"Newspapers are making progress with the internet, but most are still too timid, defensive or high-minded."
The Economist nails some of the problems and trends for newspapers.
But despite this succinctly presented special report the issues run deeper.
And the answers will be many.
For a different perspective on the "quality will win" view here's Michael Wolff's Vanity Fair piece on the New York Times. An internet fan he ain't:
"The premise is that, via the Internet, the Times can more easily deliver the Times. And, indeed, it's created the richest site of any newspaper in the world, a site whose depth and efficiency inevitably undermine the paper itself. At a conference earlier this year, hosted by Google, Arthur gave a talk about "real journalism," saying that the Times would succeed online because its brand had a proven record of probity—that people would always want the real thing. (His talk was accompanied by video clips of lots of older, exhausted-looking white men working in the newsroom.)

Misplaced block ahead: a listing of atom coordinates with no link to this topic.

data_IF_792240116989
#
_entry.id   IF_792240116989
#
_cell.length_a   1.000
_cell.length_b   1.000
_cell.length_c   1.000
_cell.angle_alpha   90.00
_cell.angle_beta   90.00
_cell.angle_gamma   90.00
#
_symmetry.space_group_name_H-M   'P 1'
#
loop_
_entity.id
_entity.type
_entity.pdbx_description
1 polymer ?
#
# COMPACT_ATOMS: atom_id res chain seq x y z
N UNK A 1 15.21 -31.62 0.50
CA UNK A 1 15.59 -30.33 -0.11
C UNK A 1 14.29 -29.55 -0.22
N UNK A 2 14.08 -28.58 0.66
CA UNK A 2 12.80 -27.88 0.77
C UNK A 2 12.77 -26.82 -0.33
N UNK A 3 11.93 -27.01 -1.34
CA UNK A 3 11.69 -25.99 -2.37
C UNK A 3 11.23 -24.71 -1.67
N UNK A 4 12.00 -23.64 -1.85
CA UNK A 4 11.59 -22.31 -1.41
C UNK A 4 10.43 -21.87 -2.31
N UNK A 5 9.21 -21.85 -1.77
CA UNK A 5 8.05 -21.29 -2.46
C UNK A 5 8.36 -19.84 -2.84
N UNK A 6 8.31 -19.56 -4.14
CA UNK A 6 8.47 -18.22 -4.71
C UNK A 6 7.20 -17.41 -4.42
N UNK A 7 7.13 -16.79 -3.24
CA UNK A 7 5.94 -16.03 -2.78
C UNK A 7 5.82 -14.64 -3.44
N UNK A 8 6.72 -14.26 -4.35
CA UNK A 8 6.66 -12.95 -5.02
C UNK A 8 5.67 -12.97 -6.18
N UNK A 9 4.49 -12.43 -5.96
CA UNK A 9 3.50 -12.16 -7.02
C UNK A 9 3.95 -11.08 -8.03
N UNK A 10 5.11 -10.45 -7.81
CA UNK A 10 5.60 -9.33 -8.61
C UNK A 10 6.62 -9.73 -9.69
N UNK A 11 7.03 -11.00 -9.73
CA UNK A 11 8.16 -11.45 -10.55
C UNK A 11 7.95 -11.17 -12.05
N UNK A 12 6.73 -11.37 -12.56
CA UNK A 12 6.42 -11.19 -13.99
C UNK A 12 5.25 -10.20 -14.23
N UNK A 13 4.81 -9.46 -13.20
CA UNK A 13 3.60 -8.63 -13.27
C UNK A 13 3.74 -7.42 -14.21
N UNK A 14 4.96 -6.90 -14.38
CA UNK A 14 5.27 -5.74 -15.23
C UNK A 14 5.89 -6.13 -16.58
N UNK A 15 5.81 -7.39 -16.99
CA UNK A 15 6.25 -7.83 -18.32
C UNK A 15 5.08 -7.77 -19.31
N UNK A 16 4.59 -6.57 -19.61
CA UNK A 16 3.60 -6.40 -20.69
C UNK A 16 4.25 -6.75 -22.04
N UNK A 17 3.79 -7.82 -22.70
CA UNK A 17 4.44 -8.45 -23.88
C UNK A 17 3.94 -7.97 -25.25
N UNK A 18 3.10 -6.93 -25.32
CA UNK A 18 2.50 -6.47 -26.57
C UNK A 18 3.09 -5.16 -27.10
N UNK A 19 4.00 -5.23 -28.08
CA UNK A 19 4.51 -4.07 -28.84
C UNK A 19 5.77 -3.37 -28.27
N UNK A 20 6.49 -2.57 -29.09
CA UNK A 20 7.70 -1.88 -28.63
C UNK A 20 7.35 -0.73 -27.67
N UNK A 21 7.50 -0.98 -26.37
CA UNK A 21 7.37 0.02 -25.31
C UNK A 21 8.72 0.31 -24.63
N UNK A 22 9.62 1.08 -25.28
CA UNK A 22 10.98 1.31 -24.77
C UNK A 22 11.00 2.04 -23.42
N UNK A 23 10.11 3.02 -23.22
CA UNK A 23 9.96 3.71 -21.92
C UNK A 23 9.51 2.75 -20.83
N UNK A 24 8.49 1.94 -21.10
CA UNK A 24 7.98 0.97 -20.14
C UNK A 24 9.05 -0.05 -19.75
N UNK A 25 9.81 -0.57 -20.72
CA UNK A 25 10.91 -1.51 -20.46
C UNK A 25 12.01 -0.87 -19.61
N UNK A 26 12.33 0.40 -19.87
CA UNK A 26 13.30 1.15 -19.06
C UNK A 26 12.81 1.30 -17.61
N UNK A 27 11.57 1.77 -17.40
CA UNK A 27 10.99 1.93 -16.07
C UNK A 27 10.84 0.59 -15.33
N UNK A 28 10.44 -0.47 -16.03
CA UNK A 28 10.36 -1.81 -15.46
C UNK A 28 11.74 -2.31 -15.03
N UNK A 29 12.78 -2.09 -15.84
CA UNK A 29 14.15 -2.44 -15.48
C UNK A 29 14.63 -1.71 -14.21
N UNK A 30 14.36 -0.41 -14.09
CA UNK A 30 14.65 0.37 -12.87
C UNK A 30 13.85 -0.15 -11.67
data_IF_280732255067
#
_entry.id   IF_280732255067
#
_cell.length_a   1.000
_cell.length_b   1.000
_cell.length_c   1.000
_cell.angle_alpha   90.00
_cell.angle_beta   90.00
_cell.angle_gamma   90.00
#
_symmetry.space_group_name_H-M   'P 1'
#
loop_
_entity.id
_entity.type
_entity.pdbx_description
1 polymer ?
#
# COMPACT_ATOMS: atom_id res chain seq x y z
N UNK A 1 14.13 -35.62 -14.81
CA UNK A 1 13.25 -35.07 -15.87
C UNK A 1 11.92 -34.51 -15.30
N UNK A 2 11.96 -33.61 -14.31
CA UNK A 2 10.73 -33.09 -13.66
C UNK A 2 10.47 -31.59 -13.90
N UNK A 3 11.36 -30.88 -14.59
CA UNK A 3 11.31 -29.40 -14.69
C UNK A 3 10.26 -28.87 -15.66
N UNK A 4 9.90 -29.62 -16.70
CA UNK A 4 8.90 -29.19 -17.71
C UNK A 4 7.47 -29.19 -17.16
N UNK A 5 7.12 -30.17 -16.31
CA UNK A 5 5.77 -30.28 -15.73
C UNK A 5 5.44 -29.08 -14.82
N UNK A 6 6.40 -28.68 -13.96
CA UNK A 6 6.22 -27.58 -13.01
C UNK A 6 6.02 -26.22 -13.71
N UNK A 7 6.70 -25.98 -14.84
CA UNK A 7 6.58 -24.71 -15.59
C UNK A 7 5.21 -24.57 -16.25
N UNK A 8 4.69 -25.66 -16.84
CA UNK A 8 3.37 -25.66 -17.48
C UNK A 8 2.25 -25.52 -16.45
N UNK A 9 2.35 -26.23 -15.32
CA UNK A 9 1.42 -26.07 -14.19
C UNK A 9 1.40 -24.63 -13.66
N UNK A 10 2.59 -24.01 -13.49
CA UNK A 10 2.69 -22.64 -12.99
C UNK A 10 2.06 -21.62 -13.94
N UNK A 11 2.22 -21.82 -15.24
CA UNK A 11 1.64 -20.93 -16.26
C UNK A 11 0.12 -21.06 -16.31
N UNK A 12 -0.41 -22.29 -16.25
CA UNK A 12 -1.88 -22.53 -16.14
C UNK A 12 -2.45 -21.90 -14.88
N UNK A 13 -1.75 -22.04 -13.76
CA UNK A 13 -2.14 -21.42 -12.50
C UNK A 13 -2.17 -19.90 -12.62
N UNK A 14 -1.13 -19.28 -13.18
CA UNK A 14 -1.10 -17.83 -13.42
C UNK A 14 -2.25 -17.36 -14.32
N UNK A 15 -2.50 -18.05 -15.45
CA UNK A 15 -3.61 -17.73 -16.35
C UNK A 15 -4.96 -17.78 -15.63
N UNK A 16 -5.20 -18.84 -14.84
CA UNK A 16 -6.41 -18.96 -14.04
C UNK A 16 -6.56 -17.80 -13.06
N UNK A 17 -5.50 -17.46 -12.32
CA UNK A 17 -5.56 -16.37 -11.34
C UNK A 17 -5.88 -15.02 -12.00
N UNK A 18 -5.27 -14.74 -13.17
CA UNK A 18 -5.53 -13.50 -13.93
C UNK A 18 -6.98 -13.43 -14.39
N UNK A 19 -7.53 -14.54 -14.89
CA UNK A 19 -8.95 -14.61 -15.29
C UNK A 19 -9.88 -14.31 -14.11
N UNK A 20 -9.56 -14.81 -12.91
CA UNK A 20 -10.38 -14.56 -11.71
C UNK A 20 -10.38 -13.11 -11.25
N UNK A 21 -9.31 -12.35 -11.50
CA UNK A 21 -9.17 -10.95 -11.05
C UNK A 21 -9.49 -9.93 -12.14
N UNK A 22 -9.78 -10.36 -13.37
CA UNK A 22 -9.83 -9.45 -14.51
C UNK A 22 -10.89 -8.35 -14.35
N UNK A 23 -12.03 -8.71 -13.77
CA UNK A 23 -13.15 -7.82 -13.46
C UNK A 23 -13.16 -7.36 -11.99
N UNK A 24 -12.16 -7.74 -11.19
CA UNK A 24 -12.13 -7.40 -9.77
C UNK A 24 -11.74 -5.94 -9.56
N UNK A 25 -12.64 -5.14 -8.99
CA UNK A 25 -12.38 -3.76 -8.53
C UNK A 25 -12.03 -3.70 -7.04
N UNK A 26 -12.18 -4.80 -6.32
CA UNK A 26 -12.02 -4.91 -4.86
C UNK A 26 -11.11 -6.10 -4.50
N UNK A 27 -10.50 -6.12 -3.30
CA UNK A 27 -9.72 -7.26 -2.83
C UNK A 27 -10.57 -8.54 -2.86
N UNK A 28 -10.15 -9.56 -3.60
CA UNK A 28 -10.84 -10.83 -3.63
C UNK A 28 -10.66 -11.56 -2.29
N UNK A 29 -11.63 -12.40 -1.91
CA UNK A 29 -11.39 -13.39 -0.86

"But more and more there is the sinking sensation at the Times that the Internet isn't Kansas. It's not just the relentless reductiveness of the new medium—the Times's long version becomes fodder for everybody else's short version. Or that the Internet requires, according to one hollow-eyed reporter, "everyone to do more and more for no more money." Much more unsettling than that: the Internet, once thought of as the ideal vehicle for reaching a targeted audience, is turning into a high-volume business, super-mass-media, dependent on cheap advertising. Success demands vast numbers: tens of millions or hundreds of millions of habituated users."
I'd hazard the view that the Times' problem isn't the internet, it's the culture of the Times itself.
Update: The Oz takes umbrance with the Economist's view.